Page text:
Edit Blog Post
Published: September 6th 2016
Little Episcopalian Church constructed of logs
This was an unusual construction of logs. No doubt there are others
Today was a travel day through some pretty amazing territory. It wasn't what we expected at all. In effect it is all desert apart from the valleys which are all irrigated. Outside of the irrigated areas are rocks, gravel, tussock, low scrub and the wide river of the Okanogan River dammed in places along the way. The colours were unrelenting grey and brown with green to liven it up along the river terraces. It was like driving through a very big Waitaki River valley like we have in the South Island. It was Central Otago and Marlborough rolled into one except for the vastness. We drove over 250km and nearly the whole way was apples, pears, stone fruit, cherry orchards and vineyards. Can you imagine the size of the production? Along the valleys were huge packing and chilling stores to load fruit onto the adjacent railroad. Without checking, it would appear to be the fruit bowl of Washington State,
Since much of the area is not useable, it is locked up into State Park or Indian Reserve. It is great for geology though as nothing is covered up. The hills bordering the valleys are solid rock with stepped gravel terraces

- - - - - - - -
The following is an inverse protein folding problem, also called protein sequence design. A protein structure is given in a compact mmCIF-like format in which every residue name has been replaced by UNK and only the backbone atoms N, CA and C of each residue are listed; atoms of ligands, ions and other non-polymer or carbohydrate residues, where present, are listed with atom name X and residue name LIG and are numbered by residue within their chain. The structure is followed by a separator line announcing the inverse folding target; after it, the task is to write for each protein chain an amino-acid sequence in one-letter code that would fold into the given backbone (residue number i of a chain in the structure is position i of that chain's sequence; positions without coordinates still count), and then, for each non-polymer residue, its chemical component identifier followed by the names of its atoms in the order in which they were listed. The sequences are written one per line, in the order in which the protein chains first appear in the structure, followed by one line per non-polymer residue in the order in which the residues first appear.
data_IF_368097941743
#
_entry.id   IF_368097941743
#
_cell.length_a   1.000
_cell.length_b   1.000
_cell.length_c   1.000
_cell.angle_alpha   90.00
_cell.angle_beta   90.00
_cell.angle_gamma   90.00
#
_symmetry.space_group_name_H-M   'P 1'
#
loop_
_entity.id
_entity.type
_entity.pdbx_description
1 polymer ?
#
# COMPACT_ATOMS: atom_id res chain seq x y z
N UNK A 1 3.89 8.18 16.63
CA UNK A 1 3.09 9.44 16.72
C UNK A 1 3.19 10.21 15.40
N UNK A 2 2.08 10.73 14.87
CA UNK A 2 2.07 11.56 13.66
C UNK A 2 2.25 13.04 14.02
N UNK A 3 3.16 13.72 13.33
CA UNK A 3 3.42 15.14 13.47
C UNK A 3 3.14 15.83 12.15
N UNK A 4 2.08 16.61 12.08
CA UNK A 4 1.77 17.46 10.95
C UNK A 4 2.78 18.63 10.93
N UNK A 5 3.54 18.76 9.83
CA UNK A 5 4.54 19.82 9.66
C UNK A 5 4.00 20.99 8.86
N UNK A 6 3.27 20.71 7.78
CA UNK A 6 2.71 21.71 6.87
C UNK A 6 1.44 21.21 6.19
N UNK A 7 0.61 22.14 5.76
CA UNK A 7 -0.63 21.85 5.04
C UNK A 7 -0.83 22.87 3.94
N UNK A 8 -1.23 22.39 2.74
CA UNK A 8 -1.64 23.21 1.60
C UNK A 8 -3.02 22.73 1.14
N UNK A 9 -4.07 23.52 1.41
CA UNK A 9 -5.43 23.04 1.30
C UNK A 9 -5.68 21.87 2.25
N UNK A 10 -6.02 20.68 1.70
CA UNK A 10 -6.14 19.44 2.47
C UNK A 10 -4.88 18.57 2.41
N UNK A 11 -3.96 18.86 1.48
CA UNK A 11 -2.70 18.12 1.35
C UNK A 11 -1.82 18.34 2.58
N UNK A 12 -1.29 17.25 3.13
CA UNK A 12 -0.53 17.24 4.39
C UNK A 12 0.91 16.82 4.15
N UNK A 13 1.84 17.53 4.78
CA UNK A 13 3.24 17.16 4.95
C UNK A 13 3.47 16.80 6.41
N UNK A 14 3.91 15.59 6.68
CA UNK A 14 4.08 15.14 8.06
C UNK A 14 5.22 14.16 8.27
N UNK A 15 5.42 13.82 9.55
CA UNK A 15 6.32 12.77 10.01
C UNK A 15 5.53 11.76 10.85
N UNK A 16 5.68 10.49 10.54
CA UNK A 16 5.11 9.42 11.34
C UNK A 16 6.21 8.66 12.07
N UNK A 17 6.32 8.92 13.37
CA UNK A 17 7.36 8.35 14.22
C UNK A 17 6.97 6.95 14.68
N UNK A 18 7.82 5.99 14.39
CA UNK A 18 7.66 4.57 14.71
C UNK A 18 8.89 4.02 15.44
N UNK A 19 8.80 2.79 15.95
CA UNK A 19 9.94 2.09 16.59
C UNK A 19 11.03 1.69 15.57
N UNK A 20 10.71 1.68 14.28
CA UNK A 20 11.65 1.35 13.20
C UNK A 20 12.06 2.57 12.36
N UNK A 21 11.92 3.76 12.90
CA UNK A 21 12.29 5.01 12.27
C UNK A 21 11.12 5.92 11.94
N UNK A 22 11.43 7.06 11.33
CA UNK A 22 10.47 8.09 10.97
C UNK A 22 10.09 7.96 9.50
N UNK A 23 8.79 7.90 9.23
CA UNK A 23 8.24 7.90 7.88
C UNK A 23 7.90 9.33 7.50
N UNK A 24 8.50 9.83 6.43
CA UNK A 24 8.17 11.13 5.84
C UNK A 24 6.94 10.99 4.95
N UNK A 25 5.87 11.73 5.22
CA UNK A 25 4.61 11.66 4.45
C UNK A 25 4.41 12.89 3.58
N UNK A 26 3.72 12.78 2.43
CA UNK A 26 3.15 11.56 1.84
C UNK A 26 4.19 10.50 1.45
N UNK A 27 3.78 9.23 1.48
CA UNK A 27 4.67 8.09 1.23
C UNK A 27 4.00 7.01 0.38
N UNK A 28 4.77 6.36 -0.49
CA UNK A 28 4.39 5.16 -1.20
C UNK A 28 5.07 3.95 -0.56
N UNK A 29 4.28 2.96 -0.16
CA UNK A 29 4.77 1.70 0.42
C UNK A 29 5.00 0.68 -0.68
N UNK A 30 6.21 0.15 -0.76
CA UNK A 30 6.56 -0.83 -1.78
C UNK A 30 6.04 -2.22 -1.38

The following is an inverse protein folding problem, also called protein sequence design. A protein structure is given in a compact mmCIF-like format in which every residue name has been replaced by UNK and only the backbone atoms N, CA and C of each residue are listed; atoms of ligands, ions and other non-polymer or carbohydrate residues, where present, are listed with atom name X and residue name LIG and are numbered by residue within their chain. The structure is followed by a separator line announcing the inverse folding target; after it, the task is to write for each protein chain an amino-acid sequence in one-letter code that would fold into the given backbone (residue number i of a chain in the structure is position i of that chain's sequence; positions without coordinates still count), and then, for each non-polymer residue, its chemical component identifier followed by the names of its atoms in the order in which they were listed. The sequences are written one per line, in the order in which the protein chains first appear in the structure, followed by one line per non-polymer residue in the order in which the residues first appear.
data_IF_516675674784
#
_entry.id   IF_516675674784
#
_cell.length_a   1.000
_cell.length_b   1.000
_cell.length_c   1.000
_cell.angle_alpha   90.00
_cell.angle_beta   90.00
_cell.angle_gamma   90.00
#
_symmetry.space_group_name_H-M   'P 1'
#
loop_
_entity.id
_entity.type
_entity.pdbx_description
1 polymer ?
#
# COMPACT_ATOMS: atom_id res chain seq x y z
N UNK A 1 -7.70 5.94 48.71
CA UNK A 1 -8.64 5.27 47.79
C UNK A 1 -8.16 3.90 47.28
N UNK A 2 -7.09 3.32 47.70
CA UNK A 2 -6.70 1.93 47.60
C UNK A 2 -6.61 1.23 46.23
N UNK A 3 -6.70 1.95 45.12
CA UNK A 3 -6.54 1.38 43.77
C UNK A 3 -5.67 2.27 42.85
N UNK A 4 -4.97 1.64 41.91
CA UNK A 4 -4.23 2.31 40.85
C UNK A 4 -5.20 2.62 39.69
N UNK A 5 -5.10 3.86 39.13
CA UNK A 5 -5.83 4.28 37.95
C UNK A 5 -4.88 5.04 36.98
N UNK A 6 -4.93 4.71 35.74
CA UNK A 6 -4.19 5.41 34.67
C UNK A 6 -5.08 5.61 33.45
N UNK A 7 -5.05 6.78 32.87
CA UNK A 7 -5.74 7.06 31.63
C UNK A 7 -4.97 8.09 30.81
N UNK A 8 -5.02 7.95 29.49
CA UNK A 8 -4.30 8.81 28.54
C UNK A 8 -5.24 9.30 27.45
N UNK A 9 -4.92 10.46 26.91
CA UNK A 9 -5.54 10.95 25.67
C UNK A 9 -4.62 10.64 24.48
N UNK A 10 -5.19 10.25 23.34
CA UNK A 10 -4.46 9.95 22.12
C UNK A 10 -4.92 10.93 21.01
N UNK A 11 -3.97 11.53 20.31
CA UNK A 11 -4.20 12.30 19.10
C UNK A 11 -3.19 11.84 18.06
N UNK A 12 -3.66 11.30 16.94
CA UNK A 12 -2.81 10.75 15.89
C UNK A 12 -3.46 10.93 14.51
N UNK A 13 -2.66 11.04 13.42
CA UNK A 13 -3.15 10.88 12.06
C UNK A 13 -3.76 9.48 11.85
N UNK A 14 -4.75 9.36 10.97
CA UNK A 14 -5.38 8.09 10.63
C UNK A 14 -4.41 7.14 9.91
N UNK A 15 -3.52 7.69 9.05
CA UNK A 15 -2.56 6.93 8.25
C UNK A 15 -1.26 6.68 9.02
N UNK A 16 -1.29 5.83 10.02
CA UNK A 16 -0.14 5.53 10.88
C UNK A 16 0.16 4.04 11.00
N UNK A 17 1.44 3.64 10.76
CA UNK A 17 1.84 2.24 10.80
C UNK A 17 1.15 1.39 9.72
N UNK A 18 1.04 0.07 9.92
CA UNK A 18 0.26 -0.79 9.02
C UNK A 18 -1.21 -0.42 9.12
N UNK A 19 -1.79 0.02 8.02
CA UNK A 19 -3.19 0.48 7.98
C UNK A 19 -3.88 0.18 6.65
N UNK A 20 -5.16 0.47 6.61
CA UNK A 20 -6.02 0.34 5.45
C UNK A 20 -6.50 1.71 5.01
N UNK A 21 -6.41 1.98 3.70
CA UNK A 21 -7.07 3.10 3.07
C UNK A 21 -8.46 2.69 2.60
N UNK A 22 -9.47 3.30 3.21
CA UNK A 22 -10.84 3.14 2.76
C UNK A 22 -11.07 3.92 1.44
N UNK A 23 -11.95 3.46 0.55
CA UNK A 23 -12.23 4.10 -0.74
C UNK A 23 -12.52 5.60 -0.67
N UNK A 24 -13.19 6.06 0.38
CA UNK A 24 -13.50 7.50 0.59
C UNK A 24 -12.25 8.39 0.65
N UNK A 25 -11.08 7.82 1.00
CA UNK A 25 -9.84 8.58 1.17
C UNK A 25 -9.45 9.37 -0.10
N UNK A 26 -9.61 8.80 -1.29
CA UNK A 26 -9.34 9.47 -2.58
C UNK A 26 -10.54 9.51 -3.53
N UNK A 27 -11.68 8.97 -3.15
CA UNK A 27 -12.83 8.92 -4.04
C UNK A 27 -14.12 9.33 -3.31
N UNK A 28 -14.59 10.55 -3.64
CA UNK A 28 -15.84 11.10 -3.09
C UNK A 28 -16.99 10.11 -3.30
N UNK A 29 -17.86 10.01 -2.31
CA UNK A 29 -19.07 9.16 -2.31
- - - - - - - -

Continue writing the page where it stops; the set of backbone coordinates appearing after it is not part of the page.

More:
Along the Okanogan Valley
Note the gravel terraces, large erratic rocks on the tops and the lack of any vegetation. Just needs water.
coming off them down to the river. You can pick out the various rock types easily with dykes often running through the granites or limestone. On the tops and hillsides you can pick out erratics that have been dropped out of the glaciers along the way some of which are huge.
We have a small problem with the car. The rubber sealing around the window keeping coming loose so we now have a long strip of sticking plaster holding it down until we find another Thrifty Rental outlet - a good Kiwi fixup!
The Canadian Border station was the opposite of the one the other day. We were through in a few minutes without any of the surliness we had had before. Osoyoos is just over the border and was to be our stopover point. We parked and had a wander through the town and some lunch. Osoyoos sits at the top end of the lake with most of the area around the town being developed for holidays. It is warm, sheltered, has many holiday condos and the lake nearby to swim in or sunbath by. It's a nice setting.
One thing which stood out for us
was the number of people, particularly women wearing shorts. Every age, shape and size were wearing shorts and sandals. Apart from seeing this at home, I haven't encountered this before outside of NZ. We felt right at home.
Tot: 3.496s; Tpl: 0.041s; cc: 15; qc: 60; dbt: 0.0554s; 3; m:saturn w:www (184.108.40.206); sld: 2;
; mem: 1.3mb